Non-zero solution of a homogenous system

  • Thread starter sunny110
  • Start date
  • #1
11
0
Hi,
Could anyone give me a proof for the following theorem?
Theorem : Ax=0 has a non-trivial solution iff det(A)=0

Thanks in advance.
/Sunny
 

Answers and Replies

  • #2
22,129
3,297
You will find the proof in books such as "Linear Algebra" by Lang. I suggest you check out that book.
 
  • Like
Likes 1 person
  • #3
129
10
This is easier to understand if you think about the geometric meaning of a determinant.

A matrix [itex]A[/itex] represents a linear transformation in a given basis. The determinant is a property of the matrix, but it's also a property of the linear transformation it represents, independently of any basis. The determinant is simply the signed volume change of the volume element.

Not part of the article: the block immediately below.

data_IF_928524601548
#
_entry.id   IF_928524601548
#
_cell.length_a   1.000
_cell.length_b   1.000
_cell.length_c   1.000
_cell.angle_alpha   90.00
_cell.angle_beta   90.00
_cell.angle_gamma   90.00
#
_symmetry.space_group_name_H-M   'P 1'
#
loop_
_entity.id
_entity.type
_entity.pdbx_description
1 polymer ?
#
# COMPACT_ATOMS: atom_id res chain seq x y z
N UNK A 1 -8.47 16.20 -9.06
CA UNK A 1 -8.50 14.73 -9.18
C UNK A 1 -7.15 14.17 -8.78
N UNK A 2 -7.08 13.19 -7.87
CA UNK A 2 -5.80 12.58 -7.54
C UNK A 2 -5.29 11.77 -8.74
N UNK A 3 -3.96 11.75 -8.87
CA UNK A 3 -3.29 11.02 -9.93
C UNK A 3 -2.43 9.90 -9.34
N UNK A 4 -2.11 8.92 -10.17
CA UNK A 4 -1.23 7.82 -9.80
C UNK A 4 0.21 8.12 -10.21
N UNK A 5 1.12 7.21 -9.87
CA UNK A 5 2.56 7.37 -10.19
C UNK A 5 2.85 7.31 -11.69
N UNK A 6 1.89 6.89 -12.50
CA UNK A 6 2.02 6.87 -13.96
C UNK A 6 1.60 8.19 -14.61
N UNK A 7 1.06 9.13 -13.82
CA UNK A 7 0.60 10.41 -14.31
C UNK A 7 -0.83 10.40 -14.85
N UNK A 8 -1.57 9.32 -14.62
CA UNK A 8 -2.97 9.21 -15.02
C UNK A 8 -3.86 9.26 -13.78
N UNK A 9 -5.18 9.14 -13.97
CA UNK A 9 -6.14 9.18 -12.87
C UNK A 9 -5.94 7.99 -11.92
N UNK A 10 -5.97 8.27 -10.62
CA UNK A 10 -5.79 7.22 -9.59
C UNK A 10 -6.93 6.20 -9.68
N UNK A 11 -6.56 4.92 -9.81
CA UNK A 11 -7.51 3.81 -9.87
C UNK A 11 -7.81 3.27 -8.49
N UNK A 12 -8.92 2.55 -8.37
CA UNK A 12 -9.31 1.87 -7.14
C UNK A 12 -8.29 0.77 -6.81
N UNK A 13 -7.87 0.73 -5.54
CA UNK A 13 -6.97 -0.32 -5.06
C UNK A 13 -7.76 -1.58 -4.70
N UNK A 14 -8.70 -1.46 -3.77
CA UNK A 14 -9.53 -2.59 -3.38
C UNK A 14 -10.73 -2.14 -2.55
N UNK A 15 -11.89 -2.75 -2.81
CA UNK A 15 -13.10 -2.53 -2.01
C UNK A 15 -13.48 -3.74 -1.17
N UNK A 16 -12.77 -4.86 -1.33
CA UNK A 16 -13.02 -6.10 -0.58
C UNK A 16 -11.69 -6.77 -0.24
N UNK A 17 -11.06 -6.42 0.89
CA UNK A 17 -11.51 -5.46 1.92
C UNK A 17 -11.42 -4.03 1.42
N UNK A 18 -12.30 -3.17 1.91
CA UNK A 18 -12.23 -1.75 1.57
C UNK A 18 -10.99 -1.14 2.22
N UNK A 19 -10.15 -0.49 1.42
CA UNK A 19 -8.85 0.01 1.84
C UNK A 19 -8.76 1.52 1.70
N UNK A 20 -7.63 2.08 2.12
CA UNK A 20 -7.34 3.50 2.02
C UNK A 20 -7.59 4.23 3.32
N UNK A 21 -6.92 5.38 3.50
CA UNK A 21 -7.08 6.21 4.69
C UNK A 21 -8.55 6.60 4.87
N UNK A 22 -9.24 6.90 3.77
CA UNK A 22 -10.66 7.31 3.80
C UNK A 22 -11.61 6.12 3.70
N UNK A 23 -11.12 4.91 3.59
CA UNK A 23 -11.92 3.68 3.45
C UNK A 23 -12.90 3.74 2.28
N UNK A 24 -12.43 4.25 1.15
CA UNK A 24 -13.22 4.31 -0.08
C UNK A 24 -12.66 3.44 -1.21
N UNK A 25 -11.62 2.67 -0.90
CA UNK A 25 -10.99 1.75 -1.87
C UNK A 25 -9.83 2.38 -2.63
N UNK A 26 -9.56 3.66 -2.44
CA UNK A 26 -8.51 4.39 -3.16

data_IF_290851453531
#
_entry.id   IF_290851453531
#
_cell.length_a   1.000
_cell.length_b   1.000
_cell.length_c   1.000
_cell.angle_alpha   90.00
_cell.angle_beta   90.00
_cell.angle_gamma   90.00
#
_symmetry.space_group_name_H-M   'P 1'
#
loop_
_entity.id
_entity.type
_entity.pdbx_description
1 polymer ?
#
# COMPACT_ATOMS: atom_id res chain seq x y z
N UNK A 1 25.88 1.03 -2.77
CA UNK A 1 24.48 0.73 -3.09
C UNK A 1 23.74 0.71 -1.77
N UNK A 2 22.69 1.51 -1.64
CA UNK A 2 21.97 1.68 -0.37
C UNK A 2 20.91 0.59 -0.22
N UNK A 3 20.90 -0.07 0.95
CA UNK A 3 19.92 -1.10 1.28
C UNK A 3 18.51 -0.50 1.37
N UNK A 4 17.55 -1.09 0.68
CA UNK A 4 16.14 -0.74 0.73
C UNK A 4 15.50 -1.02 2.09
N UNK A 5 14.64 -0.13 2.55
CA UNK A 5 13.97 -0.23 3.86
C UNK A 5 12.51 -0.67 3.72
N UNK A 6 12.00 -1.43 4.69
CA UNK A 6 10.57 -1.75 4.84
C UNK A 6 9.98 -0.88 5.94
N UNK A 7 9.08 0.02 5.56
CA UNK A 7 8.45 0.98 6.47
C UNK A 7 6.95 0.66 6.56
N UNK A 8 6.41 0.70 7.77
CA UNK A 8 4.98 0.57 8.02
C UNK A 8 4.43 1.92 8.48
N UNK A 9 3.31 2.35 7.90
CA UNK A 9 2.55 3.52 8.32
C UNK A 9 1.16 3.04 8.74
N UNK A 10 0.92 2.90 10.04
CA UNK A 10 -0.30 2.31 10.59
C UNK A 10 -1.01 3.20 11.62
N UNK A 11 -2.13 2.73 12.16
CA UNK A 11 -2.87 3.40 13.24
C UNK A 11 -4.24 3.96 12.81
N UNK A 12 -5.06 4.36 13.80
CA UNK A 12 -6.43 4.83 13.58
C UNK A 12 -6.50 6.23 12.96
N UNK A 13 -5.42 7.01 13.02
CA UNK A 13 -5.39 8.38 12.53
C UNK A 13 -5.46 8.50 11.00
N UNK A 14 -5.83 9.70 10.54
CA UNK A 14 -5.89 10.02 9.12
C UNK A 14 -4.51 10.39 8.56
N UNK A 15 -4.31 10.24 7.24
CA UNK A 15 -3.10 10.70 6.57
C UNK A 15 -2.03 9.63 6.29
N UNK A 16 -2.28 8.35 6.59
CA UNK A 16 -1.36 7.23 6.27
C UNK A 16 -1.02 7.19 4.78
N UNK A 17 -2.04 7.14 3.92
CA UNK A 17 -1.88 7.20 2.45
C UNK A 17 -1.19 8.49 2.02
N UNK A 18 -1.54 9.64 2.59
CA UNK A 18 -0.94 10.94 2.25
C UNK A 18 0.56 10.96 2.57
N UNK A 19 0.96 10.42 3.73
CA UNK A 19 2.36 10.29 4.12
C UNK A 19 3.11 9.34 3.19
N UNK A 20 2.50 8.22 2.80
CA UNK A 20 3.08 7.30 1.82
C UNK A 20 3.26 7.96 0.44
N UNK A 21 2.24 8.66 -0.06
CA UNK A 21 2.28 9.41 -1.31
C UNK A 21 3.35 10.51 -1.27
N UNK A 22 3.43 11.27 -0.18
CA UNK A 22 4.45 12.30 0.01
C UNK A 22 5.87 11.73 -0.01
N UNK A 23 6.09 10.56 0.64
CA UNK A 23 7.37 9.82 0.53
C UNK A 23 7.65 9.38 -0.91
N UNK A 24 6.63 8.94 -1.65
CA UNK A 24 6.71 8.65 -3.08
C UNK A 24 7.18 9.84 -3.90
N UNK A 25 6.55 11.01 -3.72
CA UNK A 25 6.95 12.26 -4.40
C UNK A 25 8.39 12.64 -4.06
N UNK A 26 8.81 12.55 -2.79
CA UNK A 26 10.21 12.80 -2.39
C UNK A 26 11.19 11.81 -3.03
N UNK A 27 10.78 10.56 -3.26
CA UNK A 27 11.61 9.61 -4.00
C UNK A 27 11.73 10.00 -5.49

Now we can see what a zero determinant means: it means the transformed volume element is zero. This transformation has squished it down into a lower-dimensional subspace, which means the mapped basis vectors can't be linearly independent. That means there's a nontrivial linear combination of basis vectors which maps to 0. In other words, there must be some [itex]x[/itex] in this basis such that [itex]Ax = 0[/itex].
 
  • Like
Likes 1 person

Related Threads on Non-zero solution of a homogenous system

Replies
7
Views
4K
Replies
5
Views
6K
Replies
2
Views
3K
Replies
3
Views
2K
Replies
2
Views
2K
Replies
2
Views
5K
Replies
3
Views
2K
  • Last Post
Replies
4
Views
2K
  • Last Post
Replies
1
Views
1K
  • Last Post
Replies
6
Views
6K
Top